Eating out is a treat, but if your budget or concern for your health doesn’t allow you to do so while on vacation, eating in is a great option. There are always challenges to cooking in someone else’s kitchen or cooking without an oven or sink, so pack your kitchen suitcase wisely. Anticipating what will be missing will go a long way to helping you enjoy your vacation.
Cooking over a campfire may sound simple and delicious, but actually, it takes a lot of preplanning. If your campsite comes with a grill, great. If not, you will have to bring a small cook stove or plan meals that can be cooked over an open fire. The best way to ensure success is to start with some really good equipment like a cast iron skillet and a high quality, long-armed plastic spatula. High heat-tolerant full oven mitts are a must when working over an open flame. A rookie mistake while camping is to forget seasonings like salt and pepper. In addition, refer to Gundry MD olive oil reviews to find the most savory cooking oil flavoring because outdoor cooking is all about bold taste. Finally, do not forget a little bottle of dish soap and a pot scrubber. Cast iron skillets make food delicious, but they are a bit of a chore to clean. If you’re only camping for one night and plan to take your dirty cookware home, plastic bags do the trick nicely as long as everything has cooled properly.
Believe it or not, there are plenty of delicious meals that you can make using only a microwave. If little ones prevent you from indulging in fine dining, and you want to avoid fast food as much as possible, pack a few microwave friendly cooking tools and ingredients. Although most motel and hotel chains have microwaves, very few of them provide any sort of dishes. Bring a large handled microwave friendly mug or soup bowl for everyone in the family. These can be used as cups, bowls and plates. Scout out recipes such as mac and cheese that can be prepared easily. It starts with dry macaroni noodles that get mixed with shredded cheese which is easy to bring in a small cooler. Eggs also cook well in the microwave. Practice a few times at home to get the hang of the technique. As with camping, don’t forget salt and pepper, dish soap and utensils.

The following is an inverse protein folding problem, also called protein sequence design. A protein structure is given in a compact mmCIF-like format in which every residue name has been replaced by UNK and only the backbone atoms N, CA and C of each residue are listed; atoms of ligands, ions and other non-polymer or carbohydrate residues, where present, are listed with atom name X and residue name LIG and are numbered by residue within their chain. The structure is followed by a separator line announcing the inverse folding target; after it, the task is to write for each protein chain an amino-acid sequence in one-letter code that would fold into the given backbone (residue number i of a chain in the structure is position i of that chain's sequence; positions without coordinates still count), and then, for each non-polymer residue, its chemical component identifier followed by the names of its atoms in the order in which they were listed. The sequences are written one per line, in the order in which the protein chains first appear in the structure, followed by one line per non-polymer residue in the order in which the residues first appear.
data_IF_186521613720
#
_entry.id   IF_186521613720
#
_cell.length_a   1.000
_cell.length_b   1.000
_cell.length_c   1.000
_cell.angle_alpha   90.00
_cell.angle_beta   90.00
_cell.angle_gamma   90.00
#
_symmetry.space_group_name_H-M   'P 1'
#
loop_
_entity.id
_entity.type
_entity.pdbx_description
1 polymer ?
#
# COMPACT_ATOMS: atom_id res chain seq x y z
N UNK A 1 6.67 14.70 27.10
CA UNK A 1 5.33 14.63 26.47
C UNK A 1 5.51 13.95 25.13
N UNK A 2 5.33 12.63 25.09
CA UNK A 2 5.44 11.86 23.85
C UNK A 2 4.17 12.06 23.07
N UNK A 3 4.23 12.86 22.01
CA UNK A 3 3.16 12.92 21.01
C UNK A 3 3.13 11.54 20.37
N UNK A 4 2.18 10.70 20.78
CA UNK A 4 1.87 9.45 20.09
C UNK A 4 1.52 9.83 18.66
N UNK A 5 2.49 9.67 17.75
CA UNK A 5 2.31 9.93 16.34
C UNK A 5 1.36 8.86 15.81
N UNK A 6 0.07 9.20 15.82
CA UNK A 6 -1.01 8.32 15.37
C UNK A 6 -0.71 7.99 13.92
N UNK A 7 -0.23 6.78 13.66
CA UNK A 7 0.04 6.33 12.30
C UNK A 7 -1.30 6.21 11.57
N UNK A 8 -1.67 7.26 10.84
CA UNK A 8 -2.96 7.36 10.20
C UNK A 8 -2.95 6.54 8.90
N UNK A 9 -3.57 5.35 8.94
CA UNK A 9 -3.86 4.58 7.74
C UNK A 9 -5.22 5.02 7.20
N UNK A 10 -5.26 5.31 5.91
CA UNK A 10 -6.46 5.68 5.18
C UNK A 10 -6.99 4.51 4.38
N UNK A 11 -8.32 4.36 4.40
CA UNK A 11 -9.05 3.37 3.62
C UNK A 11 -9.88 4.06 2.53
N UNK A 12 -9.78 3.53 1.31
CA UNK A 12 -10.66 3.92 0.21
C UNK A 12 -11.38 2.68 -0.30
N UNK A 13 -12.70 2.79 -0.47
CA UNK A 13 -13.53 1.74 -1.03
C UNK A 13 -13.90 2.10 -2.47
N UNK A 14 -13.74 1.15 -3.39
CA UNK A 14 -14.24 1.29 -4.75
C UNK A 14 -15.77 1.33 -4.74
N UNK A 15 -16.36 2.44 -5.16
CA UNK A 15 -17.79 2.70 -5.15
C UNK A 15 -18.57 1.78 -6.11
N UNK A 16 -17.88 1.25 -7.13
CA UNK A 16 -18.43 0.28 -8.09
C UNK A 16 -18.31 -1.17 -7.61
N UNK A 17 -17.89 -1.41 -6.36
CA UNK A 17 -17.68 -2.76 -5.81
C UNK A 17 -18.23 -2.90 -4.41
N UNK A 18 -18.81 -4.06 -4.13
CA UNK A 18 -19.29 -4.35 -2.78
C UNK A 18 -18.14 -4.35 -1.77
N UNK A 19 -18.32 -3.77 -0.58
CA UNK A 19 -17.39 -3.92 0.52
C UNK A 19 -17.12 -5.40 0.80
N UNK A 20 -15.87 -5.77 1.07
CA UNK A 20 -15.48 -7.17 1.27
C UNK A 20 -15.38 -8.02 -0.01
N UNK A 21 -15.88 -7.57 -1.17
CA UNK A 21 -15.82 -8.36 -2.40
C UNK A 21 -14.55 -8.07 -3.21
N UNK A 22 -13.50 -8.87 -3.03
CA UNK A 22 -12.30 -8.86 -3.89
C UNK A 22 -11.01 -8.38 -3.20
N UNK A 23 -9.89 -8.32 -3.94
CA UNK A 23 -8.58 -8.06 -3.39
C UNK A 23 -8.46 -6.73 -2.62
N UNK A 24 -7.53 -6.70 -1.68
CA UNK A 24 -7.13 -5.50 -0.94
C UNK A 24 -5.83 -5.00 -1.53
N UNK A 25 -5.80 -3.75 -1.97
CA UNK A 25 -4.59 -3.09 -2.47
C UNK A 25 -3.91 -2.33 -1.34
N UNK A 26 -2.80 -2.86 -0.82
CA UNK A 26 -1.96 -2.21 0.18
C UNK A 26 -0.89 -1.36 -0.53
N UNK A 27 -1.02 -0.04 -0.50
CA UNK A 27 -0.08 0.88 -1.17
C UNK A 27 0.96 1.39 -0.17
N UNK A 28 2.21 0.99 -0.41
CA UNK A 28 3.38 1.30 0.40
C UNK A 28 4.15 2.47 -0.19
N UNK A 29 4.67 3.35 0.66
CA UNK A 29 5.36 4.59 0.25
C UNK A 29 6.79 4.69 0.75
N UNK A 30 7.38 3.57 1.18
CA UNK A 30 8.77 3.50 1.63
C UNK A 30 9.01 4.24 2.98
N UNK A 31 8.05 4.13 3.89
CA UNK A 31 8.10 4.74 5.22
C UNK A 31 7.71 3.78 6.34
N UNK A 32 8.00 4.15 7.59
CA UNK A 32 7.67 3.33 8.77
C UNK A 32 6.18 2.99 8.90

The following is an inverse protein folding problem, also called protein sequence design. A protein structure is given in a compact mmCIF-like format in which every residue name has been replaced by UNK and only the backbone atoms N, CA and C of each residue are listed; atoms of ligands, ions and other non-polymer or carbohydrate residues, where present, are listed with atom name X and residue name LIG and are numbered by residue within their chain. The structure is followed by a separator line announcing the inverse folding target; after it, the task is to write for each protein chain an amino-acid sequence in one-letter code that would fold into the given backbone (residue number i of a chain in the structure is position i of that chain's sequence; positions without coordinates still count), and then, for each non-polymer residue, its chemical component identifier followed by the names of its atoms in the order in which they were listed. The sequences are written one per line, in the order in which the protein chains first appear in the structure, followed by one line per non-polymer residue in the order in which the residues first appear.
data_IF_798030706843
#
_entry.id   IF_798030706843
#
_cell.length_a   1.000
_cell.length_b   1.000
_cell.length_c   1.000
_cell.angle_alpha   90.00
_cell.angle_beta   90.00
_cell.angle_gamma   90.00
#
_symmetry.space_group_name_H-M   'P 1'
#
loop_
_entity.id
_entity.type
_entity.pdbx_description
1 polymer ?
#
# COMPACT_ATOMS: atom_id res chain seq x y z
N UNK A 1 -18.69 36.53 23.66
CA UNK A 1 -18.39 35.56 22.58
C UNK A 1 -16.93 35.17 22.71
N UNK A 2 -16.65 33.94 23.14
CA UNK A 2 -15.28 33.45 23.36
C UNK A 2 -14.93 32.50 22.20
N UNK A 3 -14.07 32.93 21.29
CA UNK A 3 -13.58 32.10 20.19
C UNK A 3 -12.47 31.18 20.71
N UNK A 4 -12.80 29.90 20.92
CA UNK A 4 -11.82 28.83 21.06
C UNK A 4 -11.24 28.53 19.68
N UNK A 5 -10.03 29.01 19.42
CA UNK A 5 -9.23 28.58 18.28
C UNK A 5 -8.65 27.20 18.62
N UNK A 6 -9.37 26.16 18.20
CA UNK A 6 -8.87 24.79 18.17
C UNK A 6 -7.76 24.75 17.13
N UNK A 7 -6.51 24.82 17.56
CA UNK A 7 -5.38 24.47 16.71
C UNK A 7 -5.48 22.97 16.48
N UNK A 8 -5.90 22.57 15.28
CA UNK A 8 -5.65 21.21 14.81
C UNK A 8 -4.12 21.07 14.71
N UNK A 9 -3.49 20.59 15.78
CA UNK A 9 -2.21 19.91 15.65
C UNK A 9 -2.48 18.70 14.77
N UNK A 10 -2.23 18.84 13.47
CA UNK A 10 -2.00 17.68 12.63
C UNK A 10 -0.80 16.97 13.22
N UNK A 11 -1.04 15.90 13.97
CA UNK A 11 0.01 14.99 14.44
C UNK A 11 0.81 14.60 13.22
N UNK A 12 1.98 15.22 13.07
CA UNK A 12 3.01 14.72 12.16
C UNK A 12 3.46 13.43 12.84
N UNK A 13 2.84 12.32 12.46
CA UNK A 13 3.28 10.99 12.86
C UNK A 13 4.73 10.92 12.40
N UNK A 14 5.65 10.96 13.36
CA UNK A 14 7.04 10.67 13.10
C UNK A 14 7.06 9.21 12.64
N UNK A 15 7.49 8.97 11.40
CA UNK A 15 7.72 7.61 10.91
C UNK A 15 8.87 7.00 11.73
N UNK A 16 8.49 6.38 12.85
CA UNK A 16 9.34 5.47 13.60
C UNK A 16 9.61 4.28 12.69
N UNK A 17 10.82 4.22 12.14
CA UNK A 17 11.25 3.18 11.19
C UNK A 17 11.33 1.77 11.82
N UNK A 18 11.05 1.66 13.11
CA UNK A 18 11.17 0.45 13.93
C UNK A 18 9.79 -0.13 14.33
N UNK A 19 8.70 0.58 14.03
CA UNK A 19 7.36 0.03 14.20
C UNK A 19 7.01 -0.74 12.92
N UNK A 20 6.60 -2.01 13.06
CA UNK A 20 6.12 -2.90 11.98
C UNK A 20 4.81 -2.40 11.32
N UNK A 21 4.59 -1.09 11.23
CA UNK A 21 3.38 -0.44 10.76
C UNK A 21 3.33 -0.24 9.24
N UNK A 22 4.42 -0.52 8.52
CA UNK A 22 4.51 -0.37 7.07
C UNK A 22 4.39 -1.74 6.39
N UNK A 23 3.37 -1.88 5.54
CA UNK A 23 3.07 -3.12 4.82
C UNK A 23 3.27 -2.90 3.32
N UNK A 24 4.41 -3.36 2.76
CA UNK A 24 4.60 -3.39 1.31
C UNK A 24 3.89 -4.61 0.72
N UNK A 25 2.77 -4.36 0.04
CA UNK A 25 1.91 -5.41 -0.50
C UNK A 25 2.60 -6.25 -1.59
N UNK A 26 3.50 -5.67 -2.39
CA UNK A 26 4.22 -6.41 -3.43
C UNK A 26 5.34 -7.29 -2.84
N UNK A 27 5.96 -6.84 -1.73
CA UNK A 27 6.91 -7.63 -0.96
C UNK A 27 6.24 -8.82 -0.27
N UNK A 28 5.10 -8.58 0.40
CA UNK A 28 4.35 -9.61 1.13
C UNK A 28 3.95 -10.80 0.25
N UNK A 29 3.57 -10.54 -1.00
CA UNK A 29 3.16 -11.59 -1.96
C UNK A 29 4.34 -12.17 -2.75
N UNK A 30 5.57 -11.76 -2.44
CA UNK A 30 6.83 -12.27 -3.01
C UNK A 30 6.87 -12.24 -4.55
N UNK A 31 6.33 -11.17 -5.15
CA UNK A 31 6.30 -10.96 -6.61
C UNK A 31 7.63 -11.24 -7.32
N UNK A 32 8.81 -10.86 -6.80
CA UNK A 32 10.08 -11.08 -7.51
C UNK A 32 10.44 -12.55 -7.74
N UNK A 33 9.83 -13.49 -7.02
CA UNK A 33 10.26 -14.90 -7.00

Rental homes obviously provide the most flexibility when it comes to cooking in, but that doesn’t mean they will have everything you’re used to. Most provide a basic set of pots and pans, but not necessarily the extras you might find in your own kitchen. If a sharp knife or measuring spoons are important to making your meal, you might want to pack your own. If you are planning an elaborate meal or one with several components, it’s also wise to throw in your favorite pot, pan or wok. Guest houses usually (but not always) have an array of leftover seasonings from previous guests, but to be sure you have what you want, bring your own spices. One item that almost no rental home provides is disposable containers or plastic bags for storing the extra food from day to day. Last night’s pot roast could make a delicious picnic lunch tomorrow. Don’t forget a way to save it.
Cooking in a relative’s home can be fraught with challenges. Although your mother-in-law or sister is likely to have a similar set-up as you, you most likely won’t know where anything is. Too many cooks in a small space calls for one important ingredient – wine. Make sure you pack your favorite kind.
Cooking on the road can be rewarding and exhausting, but if your vacation plans don’t include five-star restaurants every night, there is no reason why you can’t enjoy good food that you make yourself. The key to making this part of the trip a success is planning.